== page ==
Children's Online Privacy Protection Act - COPPA
The Children’s Internet Protection Act (CIPA) and Children’s Online Privacy Protection Act (COPPA), federal legislation which aim to protect children under 13 when using the Internet.
“The intent of COPPA is not to limit children’s access to websites or information, rather to limit the Web site operators’ or creators’ ability to get information from children.”
Throughout the school year we may be using different websites for educational purposes. These websites are known as Web 2.0 tools and Google Apps for Education (GAFE).
Some of these Web 2.0 tools require the teacher provide your child with a username/password to access the site and its content. The information can include a student’s first and last name, his/her ID number, and the school name. This information is kept confidential by the site and not used for any purpose other than account creation.
Because your child is under the age of 13, the Children’s Internet Protection Act (CIPA) and Children’s Online Privacy Protection Act (COPPA), federal legislation which aim to protect children when using the Internet, requires that CASD Schools to notify you and/or obtain consent for your child to use these web sites. The intent of this information is to serve as both a notice to parent/guardian of the use of these web sites and provide consent from you, the parent, for your child to be able to use these sites.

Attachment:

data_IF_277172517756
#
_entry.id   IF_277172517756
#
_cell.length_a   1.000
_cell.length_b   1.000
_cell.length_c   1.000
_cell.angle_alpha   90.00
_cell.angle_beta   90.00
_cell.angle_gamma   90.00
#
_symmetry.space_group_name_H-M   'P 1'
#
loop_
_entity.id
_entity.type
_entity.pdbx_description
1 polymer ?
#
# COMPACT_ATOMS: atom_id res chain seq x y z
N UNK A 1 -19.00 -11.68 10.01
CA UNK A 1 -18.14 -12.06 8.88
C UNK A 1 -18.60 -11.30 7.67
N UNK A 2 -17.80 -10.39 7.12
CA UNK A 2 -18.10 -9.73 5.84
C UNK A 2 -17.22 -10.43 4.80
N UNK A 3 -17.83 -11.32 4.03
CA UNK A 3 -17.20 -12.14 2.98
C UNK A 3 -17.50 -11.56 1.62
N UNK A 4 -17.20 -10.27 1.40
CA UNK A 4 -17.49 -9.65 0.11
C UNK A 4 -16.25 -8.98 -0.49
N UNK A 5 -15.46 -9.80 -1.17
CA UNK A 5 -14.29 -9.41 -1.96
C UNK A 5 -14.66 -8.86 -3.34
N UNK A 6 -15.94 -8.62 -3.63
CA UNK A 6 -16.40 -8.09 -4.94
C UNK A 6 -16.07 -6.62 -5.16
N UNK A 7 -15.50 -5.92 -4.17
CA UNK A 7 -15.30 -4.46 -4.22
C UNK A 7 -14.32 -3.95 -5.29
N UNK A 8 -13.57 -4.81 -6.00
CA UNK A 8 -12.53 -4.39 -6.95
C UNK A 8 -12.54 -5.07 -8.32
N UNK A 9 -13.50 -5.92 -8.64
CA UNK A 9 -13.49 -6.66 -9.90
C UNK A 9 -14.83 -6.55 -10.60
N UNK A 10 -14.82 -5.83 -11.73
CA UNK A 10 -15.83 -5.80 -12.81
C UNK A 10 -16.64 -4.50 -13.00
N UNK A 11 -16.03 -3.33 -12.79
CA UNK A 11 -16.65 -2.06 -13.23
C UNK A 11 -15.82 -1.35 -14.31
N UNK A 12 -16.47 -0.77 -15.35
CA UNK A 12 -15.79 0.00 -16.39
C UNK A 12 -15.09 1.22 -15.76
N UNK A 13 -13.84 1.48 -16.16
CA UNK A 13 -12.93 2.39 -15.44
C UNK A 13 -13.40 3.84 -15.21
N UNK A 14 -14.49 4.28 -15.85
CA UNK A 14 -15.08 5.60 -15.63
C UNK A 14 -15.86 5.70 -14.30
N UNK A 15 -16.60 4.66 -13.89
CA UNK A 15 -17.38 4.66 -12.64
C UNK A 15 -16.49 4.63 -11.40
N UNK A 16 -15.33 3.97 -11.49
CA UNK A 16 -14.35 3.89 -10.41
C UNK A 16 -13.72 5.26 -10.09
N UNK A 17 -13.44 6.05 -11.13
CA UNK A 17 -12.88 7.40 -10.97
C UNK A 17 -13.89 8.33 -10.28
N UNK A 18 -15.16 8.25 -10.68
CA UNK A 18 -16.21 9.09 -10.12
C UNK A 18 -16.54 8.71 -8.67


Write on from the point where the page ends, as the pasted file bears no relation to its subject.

Information and Resources
COPPA Definition and Links
The Children’s Online Privacy Protection Act was enacted by Congress in 1998. The law requires the Federal Trade Commission to “issue and enforce regulations concerning children’s online privacy,” according to the FTC’s frequently-asked-questions page.
How do I Know An App Is Safe?
Look for COPPA Certifications and Seals
Some apps take the step of getting ertified. If you see any COPPA seals or certifications on an app’s website, there is a good chance it is safe. Be on the lookout for badges from:
- Do Some Research.
You can learn a lot about an app by reading through some of the app store reviews or doing a quick Google search. If an app is a known COPPA violator, you may encounter articles about lawsuits or complaints from educators and parenting advocates. Another excellent resource for examining the privacy policies of applications is Common Sense Media.